Decanting Helps A Wine To Breathe
Decanting is the movement of wine from its original container to a fresh glass receptacle, leaving the sediment behind. It is supposed to allow the wine to breathe and improve the bouquet.
Stand The Bottle Upright
It is customary to stand the bottle upright for up to two days before decanting to let the sediment settle. Remove the cork. Hold the bottle over a light or candle so that you can watch for the sediment as you pour the wine slowly into the decanter. Watch carefully and stop before the sediment leaves the bottle.
Clean The Bottle First
Clean around the top of the bottle immediately after removing the cork. A slightly mouldy or old cork can affect the wine as it is poured.
Sediment Will Affect The Taste
It's usual to decant fine old red wines and some ports that have spent most of their lives maturing in bottle, as they throw a deposit or crust which if allowed into the glass, would sully the appearance and affect the taste.
Is It Always Neccesary?
There is some controversy as to whether decanting is necessary other than to separate off the sediment. When this debate was put to the test in Decanter Magazine (December 1997) it was concluded that decanting too long in advance was not that beneficial. The best option seems to be 'just to open and serve'.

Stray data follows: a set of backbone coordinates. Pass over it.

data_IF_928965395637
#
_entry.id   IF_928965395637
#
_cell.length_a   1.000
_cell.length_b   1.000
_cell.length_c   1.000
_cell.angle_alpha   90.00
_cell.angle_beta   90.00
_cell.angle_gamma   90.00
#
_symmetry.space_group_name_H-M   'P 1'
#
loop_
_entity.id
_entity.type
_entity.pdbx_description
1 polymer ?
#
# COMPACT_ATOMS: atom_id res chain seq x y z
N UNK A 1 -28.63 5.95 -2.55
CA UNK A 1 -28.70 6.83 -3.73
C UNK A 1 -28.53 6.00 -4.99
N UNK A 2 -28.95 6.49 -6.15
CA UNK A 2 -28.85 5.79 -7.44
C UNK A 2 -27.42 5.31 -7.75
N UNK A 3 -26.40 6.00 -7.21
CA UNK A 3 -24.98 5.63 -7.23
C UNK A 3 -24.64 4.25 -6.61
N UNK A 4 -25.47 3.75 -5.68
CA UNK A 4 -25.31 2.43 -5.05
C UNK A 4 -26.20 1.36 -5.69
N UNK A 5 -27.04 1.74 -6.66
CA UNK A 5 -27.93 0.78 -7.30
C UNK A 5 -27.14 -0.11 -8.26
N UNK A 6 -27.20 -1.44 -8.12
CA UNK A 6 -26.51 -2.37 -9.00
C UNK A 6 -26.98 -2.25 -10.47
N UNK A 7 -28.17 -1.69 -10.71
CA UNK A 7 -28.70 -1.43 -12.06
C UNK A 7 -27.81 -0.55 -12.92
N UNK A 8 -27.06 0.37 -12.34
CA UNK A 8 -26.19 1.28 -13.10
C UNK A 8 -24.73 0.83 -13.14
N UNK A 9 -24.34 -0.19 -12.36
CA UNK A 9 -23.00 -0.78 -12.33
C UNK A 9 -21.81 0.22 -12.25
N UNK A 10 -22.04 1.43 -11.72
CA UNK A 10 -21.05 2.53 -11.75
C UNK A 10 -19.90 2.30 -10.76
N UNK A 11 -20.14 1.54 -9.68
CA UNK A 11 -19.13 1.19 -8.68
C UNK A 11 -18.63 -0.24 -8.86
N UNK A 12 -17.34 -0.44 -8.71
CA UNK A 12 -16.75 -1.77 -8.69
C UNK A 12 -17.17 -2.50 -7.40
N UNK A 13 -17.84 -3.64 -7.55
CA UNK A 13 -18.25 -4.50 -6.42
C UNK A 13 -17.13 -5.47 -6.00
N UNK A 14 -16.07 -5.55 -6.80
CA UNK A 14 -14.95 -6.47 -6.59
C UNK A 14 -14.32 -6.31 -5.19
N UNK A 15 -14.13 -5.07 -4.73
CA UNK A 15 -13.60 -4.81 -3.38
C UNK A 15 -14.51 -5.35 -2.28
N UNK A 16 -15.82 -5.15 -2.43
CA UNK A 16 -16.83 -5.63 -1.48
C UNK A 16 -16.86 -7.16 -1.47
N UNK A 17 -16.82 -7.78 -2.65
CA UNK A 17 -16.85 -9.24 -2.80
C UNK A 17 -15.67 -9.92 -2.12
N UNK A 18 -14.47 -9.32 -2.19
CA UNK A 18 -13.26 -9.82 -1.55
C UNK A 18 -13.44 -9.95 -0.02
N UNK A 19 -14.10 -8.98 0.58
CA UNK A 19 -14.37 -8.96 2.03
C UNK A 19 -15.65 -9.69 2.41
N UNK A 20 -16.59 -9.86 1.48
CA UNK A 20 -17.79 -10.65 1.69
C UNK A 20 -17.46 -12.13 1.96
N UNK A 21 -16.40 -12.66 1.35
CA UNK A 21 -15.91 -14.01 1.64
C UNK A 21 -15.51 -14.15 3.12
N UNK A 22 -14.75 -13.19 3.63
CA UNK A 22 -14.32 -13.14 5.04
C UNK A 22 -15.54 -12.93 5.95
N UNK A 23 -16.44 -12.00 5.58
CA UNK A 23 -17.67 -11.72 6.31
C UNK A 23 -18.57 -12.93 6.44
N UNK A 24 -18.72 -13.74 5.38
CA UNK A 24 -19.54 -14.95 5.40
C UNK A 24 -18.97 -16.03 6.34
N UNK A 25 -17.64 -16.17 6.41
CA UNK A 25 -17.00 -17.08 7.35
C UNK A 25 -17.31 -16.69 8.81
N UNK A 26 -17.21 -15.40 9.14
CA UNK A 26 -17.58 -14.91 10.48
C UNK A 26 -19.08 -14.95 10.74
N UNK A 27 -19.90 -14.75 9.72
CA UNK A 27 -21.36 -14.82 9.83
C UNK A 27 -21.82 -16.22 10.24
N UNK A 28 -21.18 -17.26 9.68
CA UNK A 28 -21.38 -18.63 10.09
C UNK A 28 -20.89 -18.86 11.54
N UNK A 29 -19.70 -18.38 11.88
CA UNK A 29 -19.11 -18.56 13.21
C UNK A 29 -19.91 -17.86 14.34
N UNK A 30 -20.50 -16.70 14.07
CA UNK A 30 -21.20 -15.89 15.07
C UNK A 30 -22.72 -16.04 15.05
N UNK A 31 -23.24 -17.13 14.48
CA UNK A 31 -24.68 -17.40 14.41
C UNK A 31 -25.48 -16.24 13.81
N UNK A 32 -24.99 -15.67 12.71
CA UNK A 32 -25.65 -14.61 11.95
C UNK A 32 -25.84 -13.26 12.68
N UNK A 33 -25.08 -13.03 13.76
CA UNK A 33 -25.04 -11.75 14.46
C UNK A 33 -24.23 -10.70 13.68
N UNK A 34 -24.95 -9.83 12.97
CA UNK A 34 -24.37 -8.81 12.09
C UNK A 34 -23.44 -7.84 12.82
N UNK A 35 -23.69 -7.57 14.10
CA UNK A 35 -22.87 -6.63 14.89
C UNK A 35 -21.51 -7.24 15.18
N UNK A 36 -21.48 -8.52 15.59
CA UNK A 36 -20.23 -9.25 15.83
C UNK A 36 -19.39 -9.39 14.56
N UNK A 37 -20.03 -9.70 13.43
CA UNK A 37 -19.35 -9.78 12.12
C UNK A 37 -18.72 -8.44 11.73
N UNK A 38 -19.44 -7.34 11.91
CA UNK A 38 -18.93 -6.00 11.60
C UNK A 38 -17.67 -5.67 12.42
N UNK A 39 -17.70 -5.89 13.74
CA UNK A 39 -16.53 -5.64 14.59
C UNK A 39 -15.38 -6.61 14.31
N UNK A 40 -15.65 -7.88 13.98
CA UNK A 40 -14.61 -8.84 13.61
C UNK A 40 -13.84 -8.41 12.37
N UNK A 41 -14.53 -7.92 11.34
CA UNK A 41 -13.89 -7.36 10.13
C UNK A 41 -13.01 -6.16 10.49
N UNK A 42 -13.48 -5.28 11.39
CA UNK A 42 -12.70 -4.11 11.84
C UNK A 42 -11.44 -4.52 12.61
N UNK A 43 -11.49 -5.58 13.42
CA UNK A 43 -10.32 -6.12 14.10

Letting A Young Wine Develop
Exposure to air is said to improve the bouquet of young wines and can give the wine a chance to bloom and attain a stage of development that normally requires years of ageing.
Decanting The Occasional White Wine
Oaked wines, notably Chardonnay, are most susceptible to changes prompted by decanting white wine. High acidity, unoaked varieties such as Riesling and Sauvignon Blanc are relatively unchanged by limited exposure to oxygen.
Chosing The Right Decanter
A wider necked decanter will let in more air and should be used with wines that are to be drunk that day. Thinner necked decanters would be better if you intended to keep the wine or port overnight.
One For Skinflints
Decanters also make the wine look better quality (fool your guests by buying less expensive wine in a restaurant, but requesting it to be decanted).
The Expert's Opinion
If you are still in some confusion, you could follow the advice of Bordeaux negociant Christian Moueix: 'I prefer to decant wines, both young and old. It is a sign of respect for old wines and a sign of confidence in young wines.'